The Canadian space exploration sector's involvement in space astronomy and planetary missions was relatively modest given the total number of Canadian universities and space sector companies that could have potentially been involved. Internal document review revealed that there were 14 Canadian universities participating in national and international space astronomy missions in and the same amount at the end of the evaluation time frame in ; for planetary missions, the number of Canadian universities involved rose from 9 to 12 during the same time frame.

Four 4 Canadian space sector companies participated in space astronomy missions and two 2 participated in planetary missions over the course of the evaluation time frame. Although not large, this active segment of the space exploration sector was sought out over the years for its technological expertise and scientific knowledge in astronomy and planetary sciences, such as the design of optical systems for cryogenic applications, star tracking algorithm expertise, science algorithm expertise, data management and processing, and robotics.

A compilation of invitations to participate in international missions from NASA , ESA , JAXA , and the Russian and Indian space agencies attest to the high regard with which Canadian academia and industry partners are held in the international community. The interview data collected in the context of the JWST and MSL case studies confirm that the high visibility of these two NASA missions contributed considerably to Canada's international competitiveness by demonstrating the application of innovative technologies, engineering and scientific know-how.

Successful collaboration between academia, industry and government in both cases was noted as exceptional and uncommon in other jurisdictions. Past experience, demonstrated expertise and a successful track record of accomplishments have led to an increasing number of space exploration opportunities.

There were, however, some opportunities for the Canadian space exploration sector that were not seized for which Canada was well positioned; these include NASA 's Mars and New Frontiers-4 missions, the circumstances of which are described in detail in the evaluation case studies. Other opportunities were not pursued as well, as evidenced by the lists of invitations the CSA received for space astronomy and planetary missions over the evaluation time frame.

Evaluation question 13 Effectiveness : Has the transfer of know-how and technology to other applications been enhanced? Finding The know-how acquired from being a Principal Investigator, science team member or engineer on a space mission has facilitated the mobility of HQP within the space sector across academia, industry or government.

The transfer of space technologies to terrestrial settings occurred in some cases related to optics, robotics, fuel cell and laser technologies, whereas the potential reuse of space technologies for other space missions is clearly a competitive advantage and occurred more often. The evaluation has already assessed in this report the extent to which competencies were enhanced for both industry and academic partners through the participation in space astronomy and planetary missions. The knowledge, expertise and confidence that were acquired with past mission experience, as well as the innovative technologies that were developed, could have been transferred to other space-related or terrestrial settings.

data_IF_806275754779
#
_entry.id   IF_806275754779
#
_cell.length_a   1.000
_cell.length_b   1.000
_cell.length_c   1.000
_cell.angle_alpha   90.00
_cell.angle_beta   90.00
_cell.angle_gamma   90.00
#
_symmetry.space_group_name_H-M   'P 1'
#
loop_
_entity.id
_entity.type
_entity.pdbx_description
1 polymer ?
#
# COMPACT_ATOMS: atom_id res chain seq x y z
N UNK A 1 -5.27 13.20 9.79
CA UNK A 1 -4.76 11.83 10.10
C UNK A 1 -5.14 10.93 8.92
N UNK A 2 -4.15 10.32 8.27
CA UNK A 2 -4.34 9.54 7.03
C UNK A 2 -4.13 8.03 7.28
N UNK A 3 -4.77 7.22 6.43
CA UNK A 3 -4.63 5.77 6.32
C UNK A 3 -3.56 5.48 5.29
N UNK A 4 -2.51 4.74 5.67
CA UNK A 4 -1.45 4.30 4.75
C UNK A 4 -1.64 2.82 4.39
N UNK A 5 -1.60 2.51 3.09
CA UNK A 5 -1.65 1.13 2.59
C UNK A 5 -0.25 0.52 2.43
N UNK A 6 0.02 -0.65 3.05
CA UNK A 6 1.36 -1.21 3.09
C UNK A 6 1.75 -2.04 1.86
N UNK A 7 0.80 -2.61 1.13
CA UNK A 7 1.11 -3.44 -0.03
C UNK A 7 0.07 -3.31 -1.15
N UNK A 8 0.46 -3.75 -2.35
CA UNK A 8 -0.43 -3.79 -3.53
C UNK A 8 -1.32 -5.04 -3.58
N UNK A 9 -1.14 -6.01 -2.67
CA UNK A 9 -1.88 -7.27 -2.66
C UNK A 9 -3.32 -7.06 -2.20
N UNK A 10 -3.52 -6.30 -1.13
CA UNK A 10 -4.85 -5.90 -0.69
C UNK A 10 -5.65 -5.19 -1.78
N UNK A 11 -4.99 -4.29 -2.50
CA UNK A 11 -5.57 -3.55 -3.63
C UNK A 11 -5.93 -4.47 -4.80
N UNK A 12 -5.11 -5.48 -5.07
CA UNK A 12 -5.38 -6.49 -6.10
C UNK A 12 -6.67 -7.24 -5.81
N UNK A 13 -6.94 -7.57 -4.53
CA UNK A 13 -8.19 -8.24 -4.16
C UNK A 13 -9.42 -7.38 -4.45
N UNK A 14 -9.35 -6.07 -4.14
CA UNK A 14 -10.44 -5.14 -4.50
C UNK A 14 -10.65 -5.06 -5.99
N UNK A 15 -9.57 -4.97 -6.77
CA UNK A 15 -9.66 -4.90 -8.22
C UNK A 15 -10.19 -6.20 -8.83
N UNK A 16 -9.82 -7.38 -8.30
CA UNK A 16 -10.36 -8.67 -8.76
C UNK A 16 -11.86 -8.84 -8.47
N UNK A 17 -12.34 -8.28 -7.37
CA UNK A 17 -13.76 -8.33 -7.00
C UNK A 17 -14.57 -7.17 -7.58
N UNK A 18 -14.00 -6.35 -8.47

The extent to which this occurred has not been rigorously studied, documented or reported. The flux of large and small space astronomy and planetary mission projects involving Canadian industry and academia over the past decade has created a unique space exploration sector demanding a high degree of mobility among HQP. As previously mentioned, the attraction and retention of HQP by the space industry firms involved has been challenging; according to the interview data, the acquired know-how is often transferred to another setting in academia, government research labs or other recently successful space industry companies.

The acquired know-how is never lost to the extent that HQP tend to remain within the Canadian space sector; however, that has not always been the case due to the lack of opportunities, as previously described. The continued need for a robust space exploration program was a critical factor in the extent to which the acquired know-how is transferred.

The technologies developed for space as described in the JWST and MSL case studies were designed to operate in cryogenic and otherwise extreme environments for which there are few, if any, parallels on Earth. Highly innovative and proven to meet exacting performance standards, these technologies may only find a terrestrial application in the distant future as the innovation process is not predictable, linear or fast.

Organizations and Strategies in Astronomy 7

At the very least, these companies can claim to have a technology innovation edge, having proven performance under the most extreme conditions. A few technologies developed for space uses that were then " spun-out " for terrestrial applications were also identified in the interview and e-survey data; they included a terahertz microscope for breast cancer diagnosis, a spectrometer for nuclear fusion diagnostics, miniature digital cameras for biomedical usage, Mars rover platforms used in heavy duty vehicles, remote sensing instruments for extreme environments, and aerial observation technologies.